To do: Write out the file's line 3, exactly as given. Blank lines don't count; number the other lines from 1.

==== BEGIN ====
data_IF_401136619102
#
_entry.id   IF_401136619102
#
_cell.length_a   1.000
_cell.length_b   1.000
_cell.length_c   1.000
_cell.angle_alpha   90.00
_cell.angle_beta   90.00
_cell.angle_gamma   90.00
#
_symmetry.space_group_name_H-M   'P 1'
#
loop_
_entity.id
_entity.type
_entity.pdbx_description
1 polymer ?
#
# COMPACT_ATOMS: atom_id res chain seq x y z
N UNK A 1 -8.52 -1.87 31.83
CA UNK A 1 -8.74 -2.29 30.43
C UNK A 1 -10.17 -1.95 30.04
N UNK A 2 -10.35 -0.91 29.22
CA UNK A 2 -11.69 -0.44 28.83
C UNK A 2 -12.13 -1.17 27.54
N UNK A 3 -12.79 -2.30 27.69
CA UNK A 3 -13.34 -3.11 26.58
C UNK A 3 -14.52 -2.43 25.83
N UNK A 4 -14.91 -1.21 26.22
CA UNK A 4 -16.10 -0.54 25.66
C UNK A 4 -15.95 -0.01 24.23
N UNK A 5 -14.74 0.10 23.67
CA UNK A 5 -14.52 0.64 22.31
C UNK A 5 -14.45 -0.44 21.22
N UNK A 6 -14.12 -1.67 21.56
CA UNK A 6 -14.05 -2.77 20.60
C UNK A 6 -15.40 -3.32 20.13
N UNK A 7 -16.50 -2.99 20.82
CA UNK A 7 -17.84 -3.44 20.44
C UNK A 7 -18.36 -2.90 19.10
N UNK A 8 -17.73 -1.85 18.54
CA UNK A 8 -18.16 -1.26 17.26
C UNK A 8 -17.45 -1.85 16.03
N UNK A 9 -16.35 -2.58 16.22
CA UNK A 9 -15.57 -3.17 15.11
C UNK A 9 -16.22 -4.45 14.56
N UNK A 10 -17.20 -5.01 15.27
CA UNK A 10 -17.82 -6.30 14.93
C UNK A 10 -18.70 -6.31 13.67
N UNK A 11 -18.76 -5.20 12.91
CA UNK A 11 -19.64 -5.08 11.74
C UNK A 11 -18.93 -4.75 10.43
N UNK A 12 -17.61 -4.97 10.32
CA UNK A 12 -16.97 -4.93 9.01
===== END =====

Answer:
_entry.id   IF_401136619102